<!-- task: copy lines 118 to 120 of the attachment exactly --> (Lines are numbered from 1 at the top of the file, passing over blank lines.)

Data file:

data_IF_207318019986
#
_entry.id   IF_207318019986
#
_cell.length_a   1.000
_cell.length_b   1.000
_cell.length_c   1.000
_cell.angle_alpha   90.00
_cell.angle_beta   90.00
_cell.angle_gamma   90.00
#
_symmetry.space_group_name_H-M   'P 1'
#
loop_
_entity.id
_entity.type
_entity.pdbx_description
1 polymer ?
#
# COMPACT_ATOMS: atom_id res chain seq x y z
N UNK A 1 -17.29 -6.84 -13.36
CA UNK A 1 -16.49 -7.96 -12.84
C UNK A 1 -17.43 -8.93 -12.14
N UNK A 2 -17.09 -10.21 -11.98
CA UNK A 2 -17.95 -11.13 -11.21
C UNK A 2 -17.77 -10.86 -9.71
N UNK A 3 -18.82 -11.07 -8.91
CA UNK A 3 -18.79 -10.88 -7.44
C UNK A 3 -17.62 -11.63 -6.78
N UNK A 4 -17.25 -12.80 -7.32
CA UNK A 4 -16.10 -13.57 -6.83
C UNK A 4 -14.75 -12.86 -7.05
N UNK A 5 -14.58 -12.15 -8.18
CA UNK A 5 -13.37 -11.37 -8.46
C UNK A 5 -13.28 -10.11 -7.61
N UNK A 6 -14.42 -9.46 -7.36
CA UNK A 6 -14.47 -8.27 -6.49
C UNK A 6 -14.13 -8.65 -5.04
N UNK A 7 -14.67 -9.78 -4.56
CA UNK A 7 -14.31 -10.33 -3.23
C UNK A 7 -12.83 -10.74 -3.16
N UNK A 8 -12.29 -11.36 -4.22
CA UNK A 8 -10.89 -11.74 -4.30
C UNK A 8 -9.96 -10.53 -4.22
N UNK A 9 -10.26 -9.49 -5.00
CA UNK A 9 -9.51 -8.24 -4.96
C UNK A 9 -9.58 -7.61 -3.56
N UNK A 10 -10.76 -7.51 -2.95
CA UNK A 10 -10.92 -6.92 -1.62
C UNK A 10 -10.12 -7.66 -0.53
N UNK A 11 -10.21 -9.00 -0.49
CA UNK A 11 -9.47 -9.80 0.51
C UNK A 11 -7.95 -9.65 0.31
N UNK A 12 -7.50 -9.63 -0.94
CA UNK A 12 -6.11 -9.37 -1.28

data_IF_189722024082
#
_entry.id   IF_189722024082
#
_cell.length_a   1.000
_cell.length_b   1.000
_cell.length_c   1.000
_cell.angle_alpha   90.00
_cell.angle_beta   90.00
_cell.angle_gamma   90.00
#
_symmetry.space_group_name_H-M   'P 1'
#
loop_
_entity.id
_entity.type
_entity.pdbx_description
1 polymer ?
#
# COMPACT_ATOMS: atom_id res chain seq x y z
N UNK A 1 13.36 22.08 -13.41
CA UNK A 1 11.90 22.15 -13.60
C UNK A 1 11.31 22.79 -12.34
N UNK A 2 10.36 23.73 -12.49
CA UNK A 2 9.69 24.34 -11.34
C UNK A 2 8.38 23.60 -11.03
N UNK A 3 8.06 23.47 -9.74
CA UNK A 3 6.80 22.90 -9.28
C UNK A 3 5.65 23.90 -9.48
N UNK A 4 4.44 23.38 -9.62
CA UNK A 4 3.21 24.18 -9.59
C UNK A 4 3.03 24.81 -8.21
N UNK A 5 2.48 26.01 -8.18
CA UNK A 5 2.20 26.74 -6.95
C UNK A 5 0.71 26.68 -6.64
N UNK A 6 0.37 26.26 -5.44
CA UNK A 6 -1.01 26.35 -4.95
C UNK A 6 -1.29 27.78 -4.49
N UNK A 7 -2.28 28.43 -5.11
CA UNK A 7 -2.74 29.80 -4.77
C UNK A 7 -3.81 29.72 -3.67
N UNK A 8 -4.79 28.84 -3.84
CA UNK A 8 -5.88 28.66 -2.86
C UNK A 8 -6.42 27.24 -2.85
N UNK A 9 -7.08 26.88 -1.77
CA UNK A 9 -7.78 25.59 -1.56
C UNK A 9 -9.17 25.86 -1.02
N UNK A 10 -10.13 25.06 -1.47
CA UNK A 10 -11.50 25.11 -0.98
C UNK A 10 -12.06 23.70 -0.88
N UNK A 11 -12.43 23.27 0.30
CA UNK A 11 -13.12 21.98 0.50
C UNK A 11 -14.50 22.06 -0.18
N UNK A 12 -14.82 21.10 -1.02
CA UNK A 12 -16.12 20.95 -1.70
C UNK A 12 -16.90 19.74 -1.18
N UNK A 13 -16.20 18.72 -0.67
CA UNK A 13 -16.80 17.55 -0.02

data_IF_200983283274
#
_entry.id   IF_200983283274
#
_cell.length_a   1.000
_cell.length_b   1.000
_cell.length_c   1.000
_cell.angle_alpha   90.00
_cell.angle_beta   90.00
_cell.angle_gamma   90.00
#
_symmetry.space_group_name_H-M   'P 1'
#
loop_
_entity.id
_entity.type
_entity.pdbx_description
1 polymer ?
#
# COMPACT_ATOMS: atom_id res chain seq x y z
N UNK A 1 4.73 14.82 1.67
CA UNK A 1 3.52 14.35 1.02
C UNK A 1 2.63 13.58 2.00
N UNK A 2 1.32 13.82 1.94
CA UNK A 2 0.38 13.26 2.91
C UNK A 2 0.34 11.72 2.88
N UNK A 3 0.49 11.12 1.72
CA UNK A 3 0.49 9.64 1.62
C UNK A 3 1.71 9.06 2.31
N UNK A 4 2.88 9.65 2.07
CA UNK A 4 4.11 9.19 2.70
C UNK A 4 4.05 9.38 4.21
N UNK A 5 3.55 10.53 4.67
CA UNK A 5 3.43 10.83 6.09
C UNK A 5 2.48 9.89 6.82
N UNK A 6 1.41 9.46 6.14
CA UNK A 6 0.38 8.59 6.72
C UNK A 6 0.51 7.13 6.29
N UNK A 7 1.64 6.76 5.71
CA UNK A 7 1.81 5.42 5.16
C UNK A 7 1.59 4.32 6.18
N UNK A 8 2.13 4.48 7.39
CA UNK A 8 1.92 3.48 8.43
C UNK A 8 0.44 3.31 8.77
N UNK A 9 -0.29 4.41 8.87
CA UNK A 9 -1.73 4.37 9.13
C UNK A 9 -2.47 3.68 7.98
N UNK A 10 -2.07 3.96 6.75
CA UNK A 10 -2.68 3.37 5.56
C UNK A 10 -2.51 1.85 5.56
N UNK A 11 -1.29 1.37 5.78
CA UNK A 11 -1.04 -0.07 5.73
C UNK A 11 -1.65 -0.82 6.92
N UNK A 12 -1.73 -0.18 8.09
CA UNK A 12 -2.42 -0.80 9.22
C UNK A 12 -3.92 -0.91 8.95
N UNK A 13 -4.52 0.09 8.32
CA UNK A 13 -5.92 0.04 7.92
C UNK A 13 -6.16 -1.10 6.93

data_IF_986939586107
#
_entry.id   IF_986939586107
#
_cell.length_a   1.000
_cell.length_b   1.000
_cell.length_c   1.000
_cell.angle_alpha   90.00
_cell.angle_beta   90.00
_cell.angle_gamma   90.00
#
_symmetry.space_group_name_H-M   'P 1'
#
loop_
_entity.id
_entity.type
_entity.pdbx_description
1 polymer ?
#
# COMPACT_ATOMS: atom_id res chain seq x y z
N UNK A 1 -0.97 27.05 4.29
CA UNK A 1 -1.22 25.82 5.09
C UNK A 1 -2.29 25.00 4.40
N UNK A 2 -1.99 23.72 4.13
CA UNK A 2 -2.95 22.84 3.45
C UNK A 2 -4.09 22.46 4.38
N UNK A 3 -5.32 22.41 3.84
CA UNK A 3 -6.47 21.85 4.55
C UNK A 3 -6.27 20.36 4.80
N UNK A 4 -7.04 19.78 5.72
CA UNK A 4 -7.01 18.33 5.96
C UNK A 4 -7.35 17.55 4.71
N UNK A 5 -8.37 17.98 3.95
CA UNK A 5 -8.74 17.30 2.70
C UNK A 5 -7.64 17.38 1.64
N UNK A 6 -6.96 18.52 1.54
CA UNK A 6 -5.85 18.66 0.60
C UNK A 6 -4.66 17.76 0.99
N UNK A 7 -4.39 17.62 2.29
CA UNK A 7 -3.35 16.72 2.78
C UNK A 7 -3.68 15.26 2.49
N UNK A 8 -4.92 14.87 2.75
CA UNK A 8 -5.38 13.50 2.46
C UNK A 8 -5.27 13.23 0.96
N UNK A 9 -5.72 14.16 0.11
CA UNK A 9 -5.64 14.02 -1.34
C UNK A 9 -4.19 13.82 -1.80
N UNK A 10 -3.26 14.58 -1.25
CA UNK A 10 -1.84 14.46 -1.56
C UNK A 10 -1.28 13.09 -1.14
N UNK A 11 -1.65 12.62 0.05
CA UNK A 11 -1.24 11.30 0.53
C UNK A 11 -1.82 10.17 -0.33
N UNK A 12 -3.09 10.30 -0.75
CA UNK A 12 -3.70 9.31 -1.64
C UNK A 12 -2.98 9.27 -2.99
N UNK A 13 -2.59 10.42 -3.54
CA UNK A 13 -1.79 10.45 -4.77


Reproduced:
_cell.length_a   1.000
_cell.length_b   1.000
_cell.length_c   1.000